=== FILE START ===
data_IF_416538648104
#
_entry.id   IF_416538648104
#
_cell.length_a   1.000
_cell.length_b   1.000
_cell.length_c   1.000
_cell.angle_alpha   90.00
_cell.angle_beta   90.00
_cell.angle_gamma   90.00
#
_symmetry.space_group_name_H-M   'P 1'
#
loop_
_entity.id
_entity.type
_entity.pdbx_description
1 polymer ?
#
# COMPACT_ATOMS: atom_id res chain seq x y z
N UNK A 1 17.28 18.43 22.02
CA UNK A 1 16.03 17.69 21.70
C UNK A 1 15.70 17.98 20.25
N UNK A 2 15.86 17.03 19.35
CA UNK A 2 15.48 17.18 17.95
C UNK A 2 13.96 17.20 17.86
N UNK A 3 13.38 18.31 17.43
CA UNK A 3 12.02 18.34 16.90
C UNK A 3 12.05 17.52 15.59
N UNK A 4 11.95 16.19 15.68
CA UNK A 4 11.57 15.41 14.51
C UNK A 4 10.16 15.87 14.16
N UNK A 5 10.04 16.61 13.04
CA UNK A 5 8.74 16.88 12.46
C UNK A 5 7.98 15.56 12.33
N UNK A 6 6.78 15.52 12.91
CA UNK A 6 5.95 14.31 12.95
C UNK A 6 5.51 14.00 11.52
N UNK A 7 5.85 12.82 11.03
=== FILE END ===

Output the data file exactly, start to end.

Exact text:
data_IF_416538648104
#
_entry.id   IF_416538648104
#
_cell.length_a   1.000
_cell.length_b   1.000
_cell.length_c   1.000
_cell.angle_alpha   90.00
_cell.angle_beta   90.00
_cell.angle_gamma   90.00
#
_symmetry.space_group_name_H-M   'P 1'
#
loop_
_entity.id
_entity.type
_entity.pdbx_description
1 polymer ?
#
# COMPACT_ATOMS: atom_id res chain seq x y z
N UNK A 1 17.28 18.43 22.02
CA UNK A 1 16.03 17.69 21.70
C UNK A 1 15.70 17.98 20.25
N UNK A 2 15.86 17.03 19.35
CA UNK A 2 15.48 17.18 17.95
C UNK A 2 13.96 17.20 17.86
N UNK A 3 13.38 18.31 17.43
CA UNK A 3 12.02 18.34 16.90
C UNK A 3 12.05 17.52 15.59
N UNK A 4 11.95 16.19 15.68
CA UNK A 4 11.57 15.41 14.51
C UNK A 4 10.16 15.87 14.16
N UNK A 5 10.04 16.61 13.04
CA UNK A 5 8.74 16.88 12.46
C UNK A 5 7.98 15.56 12.33
N UNK A 6 6.78 15.52 12.91
CA UNK A 6 5.95 14.31 12.95
C UNK A 6 5.51 14.00 11.52
N UNK A 7 5.85 12.82 11.03